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Bathtub refinishing also known as bathtub resurfacing, bathtub reglazing or bathtub re-enameling is the process of refreshing the surface of a worn, damaged bathtub to a like-new condition. This process typically involves removing the drain(An important step that improves coating life-span but is not always possible) and repairing any damaged areas, including checking to see if the bathtub holds water after draining. Chips or cracks are repaired using Bondo or another type of polyester putty. After repairs are made the surface is prepped with an acid etching. Etching and wet sanding provide mechanical adhesion and clean the surface. Porcelain, enamel, and fiberglass tubs are non-porous and do not provide a good substrate for the new coating to attach to. Etching the surface provides a porous surface that will allow proper adhesion. Another possible method is to apply an adhesion-promoting bonding agent like silane to the surface before applying the coating. The two methods can be used in unison or independently. The greatest adhesion is generally achieved by using both methods together however, some newer refinishing processes claim they do not require the use of etching, by relying on silane alone. After preparing the surface, Prior to spraying any chemical coatings, most refinishers will protect themselves and their clients by completely masking the areas that can be affected by overspray and setting up a professional exhaust system rated to work with the type of coating system being applied. This is important for many reasons, the greatest being a possible fire or explosion hazard. Then the refinisher will use a NIOSH-rated fresh-air supplied breathing apparatus to and spray suite and gloves to protect themselves from the chemicals being used in the process. They also provide assistance with the quality of the spraying. By using at least a 1200-cfm exhaust unit, the refinisher can see better and may limit the overspray and settling on the surface. primer (if used), is then applied, followed by a topcoat. Generally, a catalyzed two-component cross-link synthetic white coating is applied, but the coating does not have the durability or abrasive tolerance of the original glass-enamel coating of a factory-new bathtub. The coating should be in most cases between 5-8 mils in thickness when cured to provide the best, longterm results. This is typically achieved by spraying 2-coats of primer, and 3-coats of top-coat. A very experienced refinisher may be able to accomplish this with fewer coats depending on conditions.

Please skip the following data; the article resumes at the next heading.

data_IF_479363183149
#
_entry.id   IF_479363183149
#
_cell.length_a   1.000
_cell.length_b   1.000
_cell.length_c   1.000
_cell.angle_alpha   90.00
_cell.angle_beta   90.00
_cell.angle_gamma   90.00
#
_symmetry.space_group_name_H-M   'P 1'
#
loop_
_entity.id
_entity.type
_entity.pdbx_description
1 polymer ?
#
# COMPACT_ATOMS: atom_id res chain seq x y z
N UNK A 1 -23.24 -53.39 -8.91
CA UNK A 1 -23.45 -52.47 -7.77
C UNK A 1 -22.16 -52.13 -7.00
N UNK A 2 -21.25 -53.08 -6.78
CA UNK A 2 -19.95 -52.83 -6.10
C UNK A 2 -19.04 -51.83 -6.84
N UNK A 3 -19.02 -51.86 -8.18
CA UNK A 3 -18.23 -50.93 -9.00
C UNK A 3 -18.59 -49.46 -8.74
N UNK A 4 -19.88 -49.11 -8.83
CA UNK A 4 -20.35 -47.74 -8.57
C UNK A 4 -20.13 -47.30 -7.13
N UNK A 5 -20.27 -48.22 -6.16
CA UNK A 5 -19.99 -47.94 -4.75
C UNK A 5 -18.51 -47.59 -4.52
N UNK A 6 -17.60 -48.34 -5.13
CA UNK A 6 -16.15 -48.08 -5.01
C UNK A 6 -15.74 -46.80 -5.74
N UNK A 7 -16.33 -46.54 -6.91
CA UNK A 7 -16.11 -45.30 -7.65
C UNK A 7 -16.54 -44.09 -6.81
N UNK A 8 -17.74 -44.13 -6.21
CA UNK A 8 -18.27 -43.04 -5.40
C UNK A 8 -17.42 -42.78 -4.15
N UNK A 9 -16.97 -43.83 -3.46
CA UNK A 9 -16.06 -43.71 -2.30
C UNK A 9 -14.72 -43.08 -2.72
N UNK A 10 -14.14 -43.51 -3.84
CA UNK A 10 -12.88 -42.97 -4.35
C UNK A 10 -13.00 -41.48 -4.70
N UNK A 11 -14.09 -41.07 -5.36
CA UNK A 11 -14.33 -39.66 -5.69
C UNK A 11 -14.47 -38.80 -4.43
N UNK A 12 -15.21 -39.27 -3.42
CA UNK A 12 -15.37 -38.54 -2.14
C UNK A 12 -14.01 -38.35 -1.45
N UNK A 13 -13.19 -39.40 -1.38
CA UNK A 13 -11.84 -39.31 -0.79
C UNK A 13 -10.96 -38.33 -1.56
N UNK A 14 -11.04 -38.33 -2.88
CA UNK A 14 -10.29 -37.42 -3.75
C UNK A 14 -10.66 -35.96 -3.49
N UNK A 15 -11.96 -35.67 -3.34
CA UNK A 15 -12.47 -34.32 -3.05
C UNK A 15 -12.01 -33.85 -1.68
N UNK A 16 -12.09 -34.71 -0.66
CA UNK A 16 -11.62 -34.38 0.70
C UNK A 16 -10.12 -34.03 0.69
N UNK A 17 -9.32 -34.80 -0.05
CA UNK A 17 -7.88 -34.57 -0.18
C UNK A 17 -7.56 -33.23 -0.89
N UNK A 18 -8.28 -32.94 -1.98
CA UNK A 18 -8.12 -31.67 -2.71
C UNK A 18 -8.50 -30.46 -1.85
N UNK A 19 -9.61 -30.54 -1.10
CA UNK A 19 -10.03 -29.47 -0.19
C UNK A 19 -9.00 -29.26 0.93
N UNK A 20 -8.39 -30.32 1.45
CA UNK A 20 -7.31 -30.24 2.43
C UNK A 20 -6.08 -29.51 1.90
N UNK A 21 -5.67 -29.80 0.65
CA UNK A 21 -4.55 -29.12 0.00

After spraying is complete, the refinisher will pick up the equipment and remove the masking and garbage from the home. A new caulk line can be installed and the drain replaced.
Bathtub refinishing is possible using DIY kits from hardware stores, but some may choose a professional service company offering refinishing services. DIY kits generally do not offer the same level of bonding and thus, deteriorate more quickly, relying primarily on epoxy adhesion. Without professional spray equipment, the final aesthetic look may show brush or roller marks.